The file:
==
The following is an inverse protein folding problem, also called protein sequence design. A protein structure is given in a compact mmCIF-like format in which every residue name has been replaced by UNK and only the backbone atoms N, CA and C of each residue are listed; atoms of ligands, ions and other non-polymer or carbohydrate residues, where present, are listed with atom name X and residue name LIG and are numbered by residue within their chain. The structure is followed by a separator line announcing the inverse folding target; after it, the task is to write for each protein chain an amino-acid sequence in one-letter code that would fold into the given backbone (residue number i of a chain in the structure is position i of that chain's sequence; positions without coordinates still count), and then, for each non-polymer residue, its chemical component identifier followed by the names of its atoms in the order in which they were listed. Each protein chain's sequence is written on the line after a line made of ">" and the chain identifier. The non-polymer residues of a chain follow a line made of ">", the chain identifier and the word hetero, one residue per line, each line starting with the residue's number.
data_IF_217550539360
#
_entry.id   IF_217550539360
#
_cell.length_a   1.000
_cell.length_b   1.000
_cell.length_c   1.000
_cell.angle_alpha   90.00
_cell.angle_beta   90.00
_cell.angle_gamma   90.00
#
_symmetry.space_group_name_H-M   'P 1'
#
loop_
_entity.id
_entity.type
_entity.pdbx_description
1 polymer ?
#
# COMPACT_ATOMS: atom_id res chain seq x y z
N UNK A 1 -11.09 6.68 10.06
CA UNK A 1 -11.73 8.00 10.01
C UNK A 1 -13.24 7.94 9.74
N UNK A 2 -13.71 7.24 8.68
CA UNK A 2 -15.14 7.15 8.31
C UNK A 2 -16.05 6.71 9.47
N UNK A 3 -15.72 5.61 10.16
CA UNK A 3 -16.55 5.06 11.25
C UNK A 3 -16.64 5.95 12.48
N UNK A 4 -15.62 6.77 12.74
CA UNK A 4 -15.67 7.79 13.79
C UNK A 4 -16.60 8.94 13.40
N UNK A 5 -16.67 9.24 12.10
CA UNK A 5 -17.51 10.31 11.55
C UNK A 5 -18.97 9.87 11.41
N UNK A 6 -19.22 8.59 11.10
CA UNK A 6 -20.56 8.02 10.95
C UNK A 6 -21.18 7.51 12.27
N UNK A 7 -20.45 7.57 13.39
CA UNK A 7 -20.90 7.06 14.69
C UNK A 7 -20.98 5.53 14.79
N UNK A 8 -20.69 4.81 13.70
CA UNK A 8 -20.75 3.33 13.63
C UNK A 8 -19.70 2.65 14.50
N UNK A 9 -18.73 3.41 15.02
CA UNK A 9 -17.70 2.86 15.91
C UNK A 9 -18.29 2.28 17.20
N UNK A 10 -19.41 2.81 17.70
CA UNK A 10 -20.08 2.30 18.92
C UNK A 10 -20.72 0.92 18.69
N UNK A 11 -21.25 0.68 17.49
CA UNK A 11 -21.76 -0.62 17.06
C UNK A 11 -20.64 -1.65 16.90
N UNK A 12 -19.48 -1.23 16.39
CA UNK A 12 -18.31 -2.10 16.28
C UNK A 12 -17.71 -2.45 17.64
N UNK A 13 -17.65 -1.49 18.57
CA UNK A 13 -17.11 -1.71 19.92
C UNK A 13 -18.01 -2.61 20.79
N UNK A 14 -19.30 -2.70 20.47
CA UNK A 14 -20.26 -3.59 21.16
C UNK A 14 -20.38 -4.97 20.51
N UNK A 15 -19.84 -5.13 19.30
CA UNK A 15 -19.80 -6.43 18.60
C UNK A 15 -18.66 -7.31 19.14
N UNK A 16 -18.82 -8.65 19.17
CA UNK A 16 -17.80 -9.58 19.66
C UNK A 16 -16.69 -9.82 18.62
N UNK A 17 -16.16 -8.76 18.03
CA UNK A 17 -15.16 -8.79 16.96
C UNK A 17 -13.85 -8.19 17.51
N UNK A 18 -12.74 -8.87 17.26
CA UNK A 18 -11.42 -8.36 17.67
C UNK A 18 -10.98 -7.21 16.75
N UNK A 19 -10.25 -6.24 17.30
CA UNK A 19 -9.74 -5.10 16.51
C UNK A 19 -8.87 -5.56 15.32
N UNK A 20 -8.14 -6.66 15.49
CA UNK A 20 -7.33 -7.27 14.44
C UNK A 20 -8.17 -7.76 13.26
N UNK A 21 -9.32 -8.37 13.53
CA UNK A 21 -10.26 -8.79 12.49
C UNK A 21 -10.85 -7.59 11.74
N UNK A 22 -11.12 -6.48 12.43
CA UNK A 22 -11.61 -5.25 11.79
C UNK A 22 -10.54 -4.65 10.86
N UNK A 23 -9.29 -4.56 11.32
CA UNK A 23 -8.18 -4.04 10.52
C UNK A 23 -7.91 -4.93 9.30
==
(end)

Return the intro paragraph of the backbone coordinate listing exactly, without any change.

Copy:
The following is an inverse protein folding problem, also called protein sequence design. A protein structure is given in a compact mmCIF-like format in which every residue name has been replaced by UNK and only the backbone atoms N, CA and C of each residue are listed; atoms of ligands, ions and other non-polymer or carbohydrate residues, where present, are listed with atom name X and residue name LIG and are numbered by residue within their chain. The structure is followed by a separator line announcing the inverse folding target; after it, the task is to write for each protein chain an amino-acid sequence in one-letter code that would fold into the given backbone (residue number i of a chain in the structure is position i of that chain's sequence; positions without coordinates still count), and then, for each non-polymer residue, its chemical component identifier followed by the names of its atoms in the order in which they were listed. Each protein chain's sequence is written on the line after a line made of ">" and the chain identifier. The non-polymer residues of a chain follow a line made of ">", the chain identifier and the word hetero, one residue per line, each line starting with the residue's number.